Expectancies and other psychosocial factors associated with alcohol use among early adolescent boys and girls

Expectancies and other psychosocial factors associated with alcohol use among early adolescent... Early experimentation with drinking increases the lifetime risk for substance abuse and other serious health and social problems. We studied factors associated with early alcohol experimentation by surveying 4,263 sixth- to eighth-grade students (67.1% White, 23.5% Black, 7.2% other races combined; 2.2% missing data) from seven schools in one suburban school district. The prevalence of drinking in the last 30 days was 12.1% for boys and 13.1% for girls (12.6% overall); 6.6% among sixth graders, 11.1% among seventh graders, and 19.5% among eighth graders. In multiple logistic regression analyses, controlling for grade, positive alcohol expectancies, perceived prevalence, and deviance acceptance were associated positively, self-control negatively, with drinking for both boys and girls. Among boys, grade point average was negatively associated with drinking. Among girls, propensity for risk-taking and problem-behaving friends were positively associated and high parental expectations were negatively associated with drinking. Alcohol use in our sample of early adolescent boys and girls was better explained by modifiable psychosocial factors such as alcohol expectancies, perceived prevalence, and self-control than by grade. http://www.deepdyve.com/assets/images/DeepDyve-Logo-lg.png Addictive Behaviors Elsevier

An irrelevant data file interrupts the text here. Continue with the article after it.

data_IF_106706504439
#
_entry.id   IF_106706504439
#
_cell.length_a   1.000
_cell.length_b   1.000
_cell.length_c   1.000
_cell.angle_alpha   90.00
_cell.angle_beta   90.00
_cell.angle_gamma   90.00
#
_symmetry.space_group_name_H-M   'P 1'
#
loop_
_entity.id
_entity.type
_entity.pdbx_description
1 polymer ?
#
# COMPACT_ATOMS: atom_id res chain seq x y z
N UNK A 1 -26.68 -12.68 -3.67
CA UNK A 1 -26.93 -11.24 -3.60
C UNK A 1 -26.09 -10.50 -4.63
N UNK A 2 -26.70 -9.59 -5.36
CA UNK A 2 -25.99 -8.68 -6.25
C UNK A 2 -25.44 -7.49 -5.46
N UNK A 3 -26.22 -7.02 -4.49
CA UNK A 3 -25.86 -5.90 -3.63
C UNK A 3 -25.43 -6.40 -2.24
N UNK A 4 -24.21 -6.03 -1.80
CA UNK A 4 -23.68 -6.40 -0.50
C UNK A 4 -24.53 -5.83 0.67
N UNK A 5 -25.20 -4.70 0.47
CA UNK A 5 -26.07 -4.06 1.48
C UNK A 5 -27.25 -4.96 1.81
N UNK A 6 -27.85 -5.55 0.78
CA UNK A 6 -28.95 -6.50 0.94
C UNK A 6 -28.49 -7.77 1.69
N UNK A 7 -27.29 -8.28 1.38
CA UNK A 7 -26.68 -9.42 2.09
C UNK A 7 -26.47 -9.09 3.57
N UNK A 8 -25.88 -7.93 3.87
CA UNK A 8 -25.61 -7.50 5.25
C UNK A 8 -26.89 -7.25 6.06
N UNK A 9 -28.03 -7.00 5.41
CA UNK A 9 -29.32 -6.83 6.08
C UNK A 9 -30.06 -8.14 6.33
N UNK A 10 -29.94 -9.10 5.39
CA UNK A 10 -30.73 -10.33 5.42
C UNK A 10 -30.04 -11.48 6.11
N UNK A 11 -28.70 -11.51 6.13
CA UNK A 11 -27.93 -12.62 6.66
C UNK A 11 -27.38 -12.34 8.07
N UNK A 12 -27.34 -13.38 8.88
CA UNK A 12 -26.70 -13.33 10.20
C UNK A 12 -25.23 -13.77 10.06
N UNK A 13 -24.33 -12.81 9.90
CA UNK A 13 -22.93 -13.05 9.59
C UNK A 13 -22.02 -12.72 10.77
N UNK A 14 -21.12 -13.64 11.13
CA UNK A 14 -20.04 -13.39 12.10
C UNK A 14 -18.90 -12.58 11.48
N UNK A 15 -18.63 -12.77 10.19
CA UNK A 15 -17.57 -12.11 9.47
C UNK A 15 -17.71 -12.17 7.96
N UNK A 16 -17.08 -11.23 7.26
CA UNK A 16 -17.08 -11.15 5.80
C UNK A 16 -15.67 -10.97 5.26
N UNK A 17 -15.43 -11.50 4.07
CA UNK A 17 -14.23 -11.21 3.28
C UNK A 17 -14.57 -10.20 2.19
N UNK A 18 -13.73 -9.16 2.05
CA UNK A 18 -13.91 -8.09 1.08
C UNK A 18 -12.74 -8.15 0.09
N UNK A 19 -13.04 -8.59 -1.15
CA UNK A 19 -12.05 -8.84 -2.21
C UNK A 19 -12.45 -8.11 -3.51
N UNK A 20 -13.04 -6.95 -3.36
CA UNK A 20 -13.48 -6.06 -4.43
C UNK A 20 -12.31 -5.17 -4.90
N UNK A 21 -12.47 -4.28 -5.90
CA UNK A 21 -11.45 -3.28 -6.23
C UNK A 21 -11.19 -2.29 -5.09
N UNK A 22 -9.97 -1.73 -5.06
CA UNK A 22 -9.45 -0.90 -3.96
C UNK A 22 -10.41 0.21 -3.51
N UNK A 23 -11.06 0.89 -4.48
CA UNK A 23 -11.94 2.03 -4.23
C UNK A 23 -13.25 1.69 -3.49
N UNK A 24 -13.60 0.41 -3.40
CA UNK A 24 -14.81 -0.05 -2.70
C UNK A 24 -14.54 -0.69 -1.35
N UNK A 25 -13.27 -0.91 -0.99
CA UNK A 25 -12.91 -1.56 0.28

Expectancies and other psychosocial factors associated with alcohol use among early adolescent boys and girls

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Publisher
Elsevier
Copyright
Copyright © 1999 Elsevier Science Ltd
ISSN
0306-4603
DOI
10.1016/S0306-4603(98)00095-1
Publisher site
See Article on Publisher Site

Abstract

Early experimentation with drinking increases the lifetime risk for substance abuse and other serious health and social problems. We studied factors associated with early alcohol experimentation by surveying 4,263 sixth- to eighth-grade students (67.1% White, 23.5% Black, 7.2% other races combined; 2.2% missing data) from seven schools in one suburban school district. The prevalence of drinking in the last 30 days was 12.1% for boys and 13.1% for girls (12.6% overall); 6.6% among sixth graders, 11.1% among seventh graders, and 19.5% among eighth graders. In multiple logistic regression analyses, controlling for grade, positive alcohol expectancies, perceived prevalence, and deviance acceptance were associated positively, self-control negatively, with drinking for both boys and girls. Among boys, grade point average was negatively associated with drinking. Among girls, propensity for risk-taking and problem-behaving friends were positively associated and high parental expectations were negatively associated with drinking. Alcohol use in our sample of early adolescent boys and girls was better explained by modifiable psychosocial factors such as alcohol expectancies, perceived prevalence, and self-control than by grade.

Journal

Addictive BehaviorsElsevier

Published: Mar 1, 1999

References

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